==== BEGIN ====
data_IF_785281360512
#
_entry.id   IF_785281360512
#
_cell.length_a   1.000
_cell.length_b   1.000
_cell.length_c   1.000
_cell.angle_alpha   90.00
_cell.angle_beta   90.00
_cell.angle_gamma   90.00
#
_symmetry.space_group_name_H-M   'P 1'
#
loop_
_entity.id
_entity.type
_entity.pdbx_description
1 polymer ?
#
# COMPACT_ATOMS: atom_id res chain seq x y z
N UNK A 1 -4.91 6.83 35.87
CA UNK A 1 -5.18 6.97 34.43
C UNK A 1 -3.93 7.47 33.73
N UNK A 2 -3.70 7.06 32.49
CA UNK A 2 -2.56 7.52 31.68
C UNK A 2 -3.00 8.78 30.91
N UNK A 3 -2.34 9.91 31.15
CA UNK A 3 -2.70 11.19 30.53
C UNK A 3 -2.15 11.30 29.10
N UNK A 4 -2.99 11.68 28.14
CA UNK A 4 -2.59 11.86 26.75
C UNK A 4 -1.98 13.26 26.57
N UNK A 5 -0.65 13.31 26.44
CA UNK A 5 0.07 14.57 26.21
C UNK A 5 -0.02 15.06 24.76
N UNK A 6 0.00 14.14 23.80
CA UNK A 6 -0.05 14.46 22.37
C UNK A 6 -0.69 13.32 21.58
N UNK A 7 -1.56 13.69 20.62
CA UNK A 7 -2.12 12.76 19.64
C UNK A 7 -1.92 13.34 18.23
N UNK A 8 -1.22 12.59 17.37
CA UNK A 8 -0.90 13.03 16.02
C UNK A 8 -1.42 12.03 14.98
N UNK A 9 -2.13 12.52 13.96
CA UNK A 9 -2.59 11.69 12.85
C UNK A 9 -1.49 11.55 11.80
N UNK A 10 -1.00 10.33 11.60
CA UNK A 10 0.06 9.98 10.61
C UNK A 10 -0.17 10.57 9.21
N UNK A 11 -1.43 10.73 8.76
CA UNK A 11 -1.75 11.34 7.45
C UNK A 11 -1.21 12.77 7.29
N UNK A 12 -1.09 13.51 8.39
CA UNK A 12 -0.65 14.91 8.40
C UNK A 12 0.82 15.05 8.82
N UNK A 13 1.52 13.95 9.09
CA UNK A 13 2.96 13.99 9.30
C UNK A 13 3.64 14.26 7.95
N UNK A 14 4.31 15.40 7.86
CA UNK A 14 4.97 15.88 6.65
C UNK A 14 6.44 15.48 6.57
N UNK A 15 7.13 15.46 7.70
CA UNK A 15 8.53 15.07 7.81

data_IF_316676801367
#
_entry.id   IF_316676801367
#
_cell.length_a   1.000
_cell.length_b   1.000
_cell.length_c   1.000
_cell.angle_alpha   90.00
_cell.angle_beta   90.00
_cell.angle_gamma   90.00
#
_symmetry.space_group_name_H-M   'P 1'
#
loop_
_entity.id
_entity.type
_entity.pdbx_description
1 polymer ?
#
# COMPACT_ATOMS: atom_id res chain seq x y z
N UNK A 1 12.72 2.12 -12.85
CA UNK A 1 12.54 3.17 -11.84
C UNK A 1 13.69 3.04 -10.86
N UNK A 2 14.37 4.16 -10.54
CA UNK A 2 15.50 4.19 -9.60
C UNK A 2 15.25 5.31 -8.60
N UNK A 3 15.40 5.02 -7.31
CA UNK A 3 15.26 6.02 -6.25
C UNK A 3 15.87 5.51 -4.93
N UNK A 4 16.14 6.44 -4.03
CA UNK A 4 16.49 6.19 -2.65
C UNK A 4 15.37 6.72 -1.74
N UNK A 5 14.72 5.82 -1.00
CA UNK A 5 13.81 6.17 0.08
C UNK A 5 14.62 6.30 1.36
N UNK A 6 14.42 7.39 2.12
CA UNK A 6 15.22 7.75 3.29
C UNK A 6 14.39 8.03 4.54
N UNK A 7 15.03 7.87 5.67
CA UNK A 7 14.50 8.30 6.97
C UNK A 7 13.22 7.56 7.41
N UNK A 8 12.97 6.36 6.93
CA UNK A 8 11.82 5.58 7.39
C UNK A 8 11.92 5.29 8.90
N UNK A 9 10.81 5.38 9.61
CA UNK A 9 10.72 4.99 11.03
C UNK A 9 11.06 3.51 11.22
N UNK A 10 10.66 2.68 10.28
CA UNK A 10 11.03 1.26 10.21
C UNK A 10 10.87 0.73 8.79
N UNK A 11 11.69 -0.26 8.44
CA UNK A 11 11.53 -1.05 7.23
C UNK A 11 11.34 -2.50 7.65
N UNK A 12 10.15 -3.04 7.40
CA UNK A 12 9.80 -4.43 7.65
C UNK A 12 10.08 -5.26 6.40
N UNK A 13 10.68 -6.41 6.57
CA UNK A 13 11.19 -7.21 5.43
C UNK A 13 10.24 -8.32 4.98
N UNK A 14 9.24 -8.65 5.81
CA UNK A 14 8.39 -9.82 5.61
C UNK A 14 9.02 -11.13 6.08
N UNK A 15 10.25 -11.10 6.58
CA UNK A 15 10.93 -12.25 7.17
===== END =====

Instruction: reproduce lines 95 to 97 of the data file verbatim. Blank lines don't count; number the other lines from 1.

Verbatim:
CA UNK A 4 16.49 6.19 -2.65
C UNK A 4 15.37 6.72 -1.74
N UNK A 5 14.72 5.82 -1.00